Regardless, there is always the noticeable presence of a student enrolled simply to “satisfy” a religion or fine arts attribute, dragging down class discussions with disappointing responses to relevant questions. It can be very difficult to overcome a dreary presence, consequently impairing the overall experience and enthusiasm of the class.
My purpose in bringing up this phenomenon any student or professor is familiar with is to emphasize its unpleasantness and argue against fostering more instances of it, with the addition of further requirements to the core curriculum.
I do not deny that the appearance of more speakers at Canisius could be beneficial to the campus and community as a whole. In acquiescence of your own point, the opportunity to attend special events and lecturer events is one of the beautiful hallmarks of higher education we are all fortunate to have access to.
However, I do believe that instituting more requirements upon the student body would only create a more hospitable environment for the virus of apathy to thrive in. Rather than risking the infection of even those students who currently enjoy in- and out-of-class instruction, speakers should remain optional.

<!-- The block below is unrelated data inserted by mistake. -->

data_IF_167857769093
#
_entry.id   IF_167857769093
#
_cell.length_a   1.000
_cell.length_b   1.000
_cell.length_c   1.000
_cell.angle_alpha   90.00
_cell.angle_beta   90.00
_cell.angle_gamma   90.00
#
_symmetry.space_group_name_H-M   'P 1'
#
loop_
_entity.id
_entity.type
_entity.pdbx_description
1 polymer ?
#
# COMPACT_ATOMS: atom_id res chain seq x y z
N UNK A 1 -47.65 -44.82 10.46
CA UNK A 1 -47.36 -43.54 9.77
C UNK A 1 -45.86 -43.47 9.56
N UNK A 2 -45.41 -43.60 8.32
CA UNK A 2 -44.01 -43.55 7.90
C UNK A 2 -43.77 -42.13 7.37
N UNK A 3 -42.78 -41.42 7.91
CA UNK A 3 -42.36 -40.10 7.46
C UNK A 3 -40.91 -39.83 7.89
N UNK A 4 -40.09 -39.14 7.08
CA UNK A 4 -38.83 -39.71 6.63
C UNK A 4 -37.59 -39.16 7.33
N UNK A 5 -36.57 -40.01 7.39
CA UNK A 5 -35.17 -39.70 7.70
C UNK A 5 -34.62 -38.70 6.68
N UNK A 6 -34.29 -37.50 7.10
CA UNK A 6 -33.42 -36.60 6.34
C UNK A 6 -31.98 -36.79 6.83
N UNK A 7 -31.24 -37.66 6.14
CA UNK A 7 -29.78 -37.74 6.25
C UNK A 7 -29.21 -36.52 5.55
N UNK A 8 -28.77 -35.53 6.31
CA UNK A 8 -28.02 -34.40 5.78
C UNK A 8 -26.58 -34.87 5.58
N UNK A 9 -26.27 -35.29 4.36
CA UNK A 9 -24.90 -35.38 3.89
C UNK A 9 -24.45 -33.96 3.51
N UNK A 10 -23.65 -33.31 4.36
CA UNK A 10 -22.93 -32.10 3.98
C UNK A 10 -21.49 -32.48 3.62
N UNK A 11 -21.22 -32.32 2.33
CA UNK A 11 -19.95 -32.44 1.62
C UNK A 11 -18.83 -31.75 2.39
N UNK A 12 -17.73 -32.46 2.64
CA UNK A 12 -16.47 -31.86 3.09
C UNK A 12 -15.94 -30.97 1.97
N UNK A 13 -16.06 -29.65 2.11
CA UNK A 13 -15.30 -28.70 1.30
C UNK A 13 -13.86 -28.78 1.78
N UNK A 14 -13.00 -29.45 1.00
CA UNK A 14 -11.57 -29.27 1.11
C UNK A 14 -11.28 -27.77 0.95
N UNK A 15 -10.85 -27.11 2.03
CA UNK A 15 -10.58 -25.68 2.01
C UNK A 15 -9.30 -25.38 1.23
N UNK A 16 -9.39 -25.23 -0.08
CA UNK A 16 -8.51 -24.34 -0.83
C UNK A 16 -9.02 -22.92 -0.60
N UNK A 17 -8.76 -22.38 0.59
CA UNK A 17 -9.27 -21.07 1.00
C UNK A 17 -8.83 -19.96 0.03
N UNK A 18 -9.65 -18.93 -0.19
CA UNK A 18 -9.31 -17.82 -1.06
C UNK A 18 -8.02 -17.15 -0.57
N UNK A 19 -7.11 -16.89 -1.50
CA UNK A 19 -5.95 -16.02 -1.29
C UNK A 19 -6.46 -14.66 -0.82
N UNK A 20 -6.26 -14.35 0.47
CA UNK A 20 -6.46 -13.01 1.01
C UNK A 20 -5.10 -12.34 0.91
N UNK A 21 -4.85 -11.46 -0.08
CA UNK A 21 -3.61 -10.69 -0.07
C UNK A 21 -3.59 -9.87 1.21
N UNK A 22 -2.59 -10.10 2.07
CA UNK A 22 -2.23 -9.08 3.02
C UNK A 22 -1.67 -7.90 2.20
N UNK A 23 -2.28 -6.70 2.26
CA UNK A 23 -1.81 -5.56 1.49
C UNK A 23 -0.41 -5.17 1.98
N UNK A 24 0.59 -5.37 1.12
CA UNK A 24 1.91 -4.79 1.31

I am by no means advocating for less student participation, which you made abundantly clear to be sorely missed at these events as of the current status quo. In fact, the task of modernizing Canisius’s core curriculum can be primarily tackled by ameliorating attendance issues at extracurricular events. Yet if students are already disenfranchised with their core classes — evident in their relative lack of participation — they are unlikely to listen or learn anything from increased lecturing.
While outside speakers offer valuable knowledge to those paying attention, many students are not auditory (or visual, for the powerpoint aficionados) learners. Or perhaps, the speakers visiting Canisius are not versed in a wide enough variety of topics to pique student interest.
To resolve this conundrum while simultaneously aiding the quest to modernize the core curriculum, Canisius should offer interactive workshops or activities with specialists or experts from a diverse background of studies. Ideally, these events would range from writers workshops with successful authors for the English department to lab experiments with accomplished scientists for the STEM majors to seminar discussions with leading gender studies professionals for the blossoming women and gender studies program.